Part 3: Probation Officers Influence Clients by Giving Them Support and Resources

Published: December 18, 2019

 Some might say a probation officer’s role is to monitor former inmates and send them back to prison when they have done something wrong.

Federal Probation Officer and FHN parent Amy Higgins takes a different approach with her clients.

“Some people who get out of prison look at the probation system as adversarial, like someone who’s going to be checking up on you and trying to get you in trouble and trying to get you sent back to prison, and that’s not what we do,” Higgins said.

Higgins has worked as a federal probation officer for 20 years after discovering her interest for the criminal justice system through a job as a secretary at a psychologist’s office in college.  

The Missouri Federal Probation System of Eastern Missouri is in charge of 2,100 former inmates in the St. Louis area. Probation officers are in charge of helping their clients become successful and productive members of the community by monitoring them and connecting them to opportunities around the St. Louis area.

The Thomas F. Eagleton Courthouse stands tall on South 10th Street in St. Louis. The building houses the federal probation offices for the Eastern District of Missouri. (Photo by Emily Hood)

Those on probation are typically under supervision for three to five years. They are required to maintain employment and notify their officers when they change residency or travel outside of the Eastern Missouri District.

“I always tell people, you know, you never have to come back to prison or come back to the probation office,” Assistant Deputy Chief Probation Officer of Eastern Missouri Jo Cooper said. “One time is enough. We don’t need repeat clients here.”

Probation officers help their clients find employment through partnerships with local businesses and apprenticeship programs. The Second Chance Act, passed by Congress in 2008, allows their office to provide funds to aid in buying clothes for a job, providing a deposit for rent, or paying for job training to aid in the job application process.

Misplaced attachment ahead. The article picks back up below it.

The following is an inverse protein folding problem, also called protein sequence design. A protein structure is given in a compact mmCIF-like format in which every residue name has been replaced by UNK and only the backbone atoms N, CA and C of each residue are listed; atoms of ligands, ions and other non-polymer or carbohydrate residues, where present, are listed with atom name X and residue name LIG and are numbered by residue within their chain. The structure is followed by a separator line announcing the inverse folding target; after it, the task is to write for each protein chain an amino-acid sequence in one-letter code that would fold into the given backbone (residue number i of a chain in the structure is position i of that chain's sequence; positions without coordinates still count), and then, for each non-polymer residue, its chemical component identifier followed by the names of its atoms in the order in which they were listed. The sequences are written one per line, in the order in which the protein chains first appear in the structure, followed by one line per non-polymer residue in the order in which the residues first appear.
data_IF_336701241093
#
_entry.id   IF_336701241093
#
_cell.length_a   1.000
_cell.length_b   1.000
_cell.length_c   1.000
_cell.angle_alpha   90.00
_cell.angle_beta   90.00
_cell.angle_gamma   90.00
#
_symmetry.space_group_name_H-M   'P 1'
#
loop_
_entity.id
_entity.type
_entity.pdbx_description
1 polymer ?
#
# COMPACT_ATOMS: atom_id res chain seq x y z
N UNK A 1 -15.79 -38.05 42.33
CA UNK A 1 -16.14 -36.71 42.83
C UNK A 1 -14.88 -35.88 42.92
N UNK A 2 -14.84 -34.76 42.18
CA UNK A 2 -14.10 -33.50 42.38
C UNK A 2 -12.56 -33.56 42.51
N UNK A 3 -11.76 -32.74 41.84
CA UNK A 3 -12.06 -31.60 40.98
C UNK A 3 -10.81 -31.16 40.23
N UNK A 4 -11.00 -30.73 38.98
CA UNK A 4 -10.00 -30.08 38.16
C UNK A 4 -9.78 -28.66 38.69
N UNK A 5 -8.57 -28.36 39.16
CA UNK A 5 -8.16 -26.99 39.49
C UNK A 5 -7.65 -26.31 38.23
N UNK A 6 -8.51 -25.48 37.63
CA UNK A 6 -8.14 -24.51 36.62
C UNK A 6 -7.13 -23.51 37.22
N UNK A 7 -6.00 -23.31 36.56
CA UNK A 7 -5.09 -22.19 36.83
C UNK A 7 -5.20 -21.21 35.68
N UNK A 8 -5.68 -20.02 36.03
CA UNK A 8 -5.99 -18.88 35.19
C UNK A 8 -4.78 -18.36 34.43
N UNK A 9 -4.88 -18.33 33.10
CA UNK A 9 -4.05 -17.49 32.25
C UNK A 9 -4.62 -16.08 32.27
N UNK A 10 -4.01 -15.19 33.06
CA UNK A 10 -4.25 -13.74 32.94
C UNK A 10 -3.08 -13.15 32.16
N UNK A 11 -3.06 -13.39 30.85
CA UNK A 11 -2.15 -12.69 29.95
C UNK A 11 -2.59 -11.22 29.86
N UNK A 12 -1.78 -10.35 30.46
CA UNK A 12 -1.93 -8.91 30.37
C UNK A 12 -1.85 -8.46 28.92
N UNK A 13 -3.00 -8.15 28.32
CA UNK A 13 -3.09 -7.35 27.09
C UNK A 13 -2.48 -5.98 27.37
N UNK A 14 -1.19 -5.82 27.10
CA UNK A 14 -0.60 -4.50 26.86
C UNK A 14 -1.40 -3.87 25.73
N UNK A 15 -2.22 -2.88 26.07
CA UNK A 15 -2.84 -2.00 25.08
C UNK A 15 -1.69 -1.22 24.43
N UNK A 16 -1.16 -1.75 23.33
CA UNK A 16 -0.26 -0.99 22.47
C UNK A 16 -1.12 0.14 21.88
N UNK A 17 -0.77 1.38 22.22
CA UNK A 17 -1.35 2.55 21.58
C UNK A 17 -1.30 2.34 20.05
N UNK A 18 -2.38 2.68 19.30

“I won’t say it’s easy,” Higgins said. “It’s not. We realize that’s a challenge. One of the things we always ask them is, ‘What’s their dream job?’ Sometimes, people think that what they really would like to do with their life is outside of their reach because they’re a convicted felon. Sometimes it’s not.”

Once clients have found a stable job and are able to start earning income, officers can even help clients buy their own homes through a program called Project Home. Inmates are able to attend classes to learn more about the home buying process, healing bad credit and finding low cost loans with no down payment.

“It’s amazing to see the pride on their face when we take a picture of them in front of their first home, getting the keys to their house,” Higgins said.

While seeing a client succeed after their supervision can be extremely rewarding for the probation officers of Eastern Missouri, the job brings its hardships to those who work within its field. Officers look to support each other to help better serve their clients in overcoming their difficulties.

“It’s not a normal thing to talk with someone and they pass away that day, or the next day,” Cooper said. “You’re the last person they talked to. Or, you [might] really work hard with someone and they just never seem to get it. We check on each other to make sure we’re doing okay.”

Higgins wants her clients to be successful with her help through the system so they can return to spending time with their families in their homes.

“The piece of advice I would give would be to trust your probation officer, to partner with your probation officer, to allow us to help you, because that’s what we’re there for,” Higgins said.

Click here to read Part 4.

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